SEOUL Korea Exchange, one of Asia's few privately-held major bourses, is pressing to go public to compete in a fast-consolidating industry, but regulators look set to stymie any deal for the world's largest derivatives operator.
The face of global finance is being transformed by a flurry of mergers, from a proposed tie-up between NYSE Euronext NYX.N and Deutsche Boerse (DB1Gn.DE) to the Singapore Exchange's (SGXL.SI) $7.3 billion bid for the Australian Securities Exchange (ASX.AX).
Yet South Korea, Asia's fourth largest economy, seems insulated from all of it and may risk losing some of its own blue chips after having failed to win business for foreign listings in competition with the likes of Singapore and Hong Kong.
"The Korea Exchange is a monopoly and as the country's sole exchange, a lot of public interests are vested into it," Cho In-kang, capital markets deputy at Financial Services Commission (FSC), told Reuters.
"We are not that sure growing bigger through acquisitions would be entirely beneficial," Cho said.
The FSC, along with the Finance Ministry, oversees the KRX.
RISK OF BEING MARGINALISED
The KRX is the world's biggest derivatives exchange and its volume of futures and options is higher than that of global bourses such as CME Group (CME.O), NYSE Euronext and Nasdaq OMX (NDAQ.O). More than 3.7 billion contracts were traded on the KRX last year, versus 3 billion for closest rival CME.
It also draws a fairly large volume of liquidity and boasts blue chip companies such as Samsung Electronics Co (005930.KS), Asia's most valuable technology company, as its members.
As global consolidation ramps up, however, KRX risks losing some of its top companies to more globally connected groups, analysts say.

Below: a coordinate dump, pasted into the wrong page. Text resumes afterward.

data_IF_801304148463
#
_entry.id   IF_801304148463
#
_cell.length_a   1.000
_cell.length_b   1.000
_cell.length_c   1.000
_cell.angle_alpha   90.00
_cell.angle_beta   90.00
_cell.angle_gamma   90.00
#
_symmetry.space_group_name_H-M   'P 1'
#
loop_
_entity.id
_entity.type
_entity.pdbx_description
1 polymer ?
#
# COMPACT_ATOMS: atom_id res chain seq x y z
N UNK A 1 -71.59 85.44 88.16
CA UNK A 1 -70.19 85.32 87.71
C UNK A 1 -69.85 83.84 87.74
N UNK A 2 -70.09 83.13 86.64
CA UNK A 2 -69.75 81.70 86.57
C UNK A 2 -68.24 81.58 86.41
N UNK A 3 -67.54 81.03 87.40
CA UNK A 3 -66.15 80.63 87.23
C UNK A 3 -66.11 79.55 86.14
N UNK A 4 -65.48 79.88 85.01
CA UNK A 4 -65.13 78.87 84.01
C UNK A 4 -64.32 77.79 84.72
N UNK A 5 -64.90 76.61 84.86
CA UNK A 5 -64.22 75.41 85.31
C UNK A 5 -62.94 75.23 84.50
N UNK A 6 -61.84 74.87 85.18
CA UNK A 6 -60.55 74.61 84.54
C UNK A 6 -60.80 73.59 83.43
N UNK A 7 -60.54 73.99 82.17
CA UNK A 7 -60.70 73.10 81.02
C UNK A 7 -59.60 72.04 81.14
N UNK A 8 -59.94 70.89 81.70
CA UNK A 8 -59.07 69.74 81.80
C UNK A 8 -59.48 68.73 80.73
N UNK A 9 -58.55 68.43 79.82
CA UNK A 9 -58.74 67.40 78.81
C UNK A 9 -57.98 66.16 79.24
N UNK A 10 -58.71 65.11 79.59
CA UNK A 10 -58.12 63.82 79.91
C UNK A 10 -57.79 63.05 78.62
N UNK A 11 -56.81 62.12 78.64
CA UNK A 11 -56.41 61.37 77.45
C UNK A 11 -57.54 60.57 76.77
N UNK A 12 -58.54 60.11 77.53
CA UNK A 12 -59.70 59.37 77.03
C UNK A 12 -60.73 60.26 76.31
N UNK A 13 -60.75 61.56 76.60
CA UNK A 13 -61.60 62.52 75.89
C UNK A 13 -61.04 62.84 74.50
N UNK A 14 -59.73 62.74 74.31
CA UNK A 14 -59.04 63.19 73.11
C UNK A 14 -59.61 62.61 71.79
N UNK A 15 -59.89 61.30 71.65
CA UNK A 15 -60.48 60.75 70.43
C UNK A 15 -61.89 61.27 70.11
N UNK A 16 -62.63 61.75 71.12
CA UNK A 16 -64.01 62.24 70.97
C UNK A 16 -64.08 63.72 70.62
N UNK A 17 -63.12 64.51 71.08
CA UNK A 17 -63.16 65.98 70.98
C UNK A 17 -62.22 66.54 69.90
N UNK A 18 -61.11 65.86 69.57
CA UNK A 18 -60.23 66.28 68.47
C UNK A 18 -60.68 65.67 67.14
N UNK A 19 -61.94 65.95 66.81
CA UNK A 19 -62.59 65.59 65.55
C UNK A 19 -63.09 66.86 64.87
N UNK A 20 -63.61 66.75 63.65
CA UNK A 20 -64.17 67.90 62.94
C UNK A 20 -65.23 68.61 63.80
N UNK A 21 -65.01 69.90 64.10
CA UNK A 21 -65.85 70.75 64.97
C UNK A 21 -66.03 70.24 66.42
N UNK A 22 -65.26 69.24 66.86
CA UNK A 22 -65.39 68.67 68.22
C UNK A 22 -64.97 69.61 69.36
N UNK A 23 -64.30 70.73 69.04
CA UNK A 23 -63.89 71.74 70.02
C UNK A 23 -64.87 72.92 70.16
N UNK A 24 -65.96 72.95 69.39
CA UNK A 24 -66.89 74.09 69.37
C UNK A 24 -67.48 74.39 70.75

"KRX is isolated from the outside world... It may just end up being an even smaller local player with modest liquidity," said Kim Joon-seok, a research fellow at Korea Capital Market Institute.
KRX says going public is a must to raise enough capital to fund investment, which could include buying an exchange operator overseas or a stake in one, as well as helping emerging markets set up exchanges.
KRX's growth strategy has focused so far on a string of small deals with minor bourses in Southeast Asia such as those of Cambodia and Laos, a blueprint that can only take it so far, analysts say.
KRX established a joint venture with Bank of Laos to set up the South East Asian nation's stock exchange, which opened in January this year. Cambodia's stock exchange, 45 percent owned by KRX, is due to start operations this year.
But it has been put under tighter regulatory scrutiny after Korea named it a "public entity" in 2009, subjecting it to even closer government scrutiny and virtually making it impossible to seek the IPO.
An attempt to undertake an initial offering in 2007 was stopped by the South Korean government amid arguments over how the raised capital would be distributed.
The exchange operator, owned by dozens of brokerages and financial institutions, has not revealed how much money it would like to raise or whether it would look to impose ownership caps to prevent a takeover.
The government, which does not have a stake in the firm, is worried about adverse public reaction to an IPO that would enrich shareholders who have enjoyed strong profits thanks largely to its monopoly.
The exchange made an operating profit of $120 million on revenues of $326 million in 2009.
"KRX has to move quickly to avoid being isolated...and an IPO is compulsory to our survival," its CEO Kim Bong-soo, a former head of a local brokerage house, told reporters last month.
(Editing by David Chance and Lincoln Feast)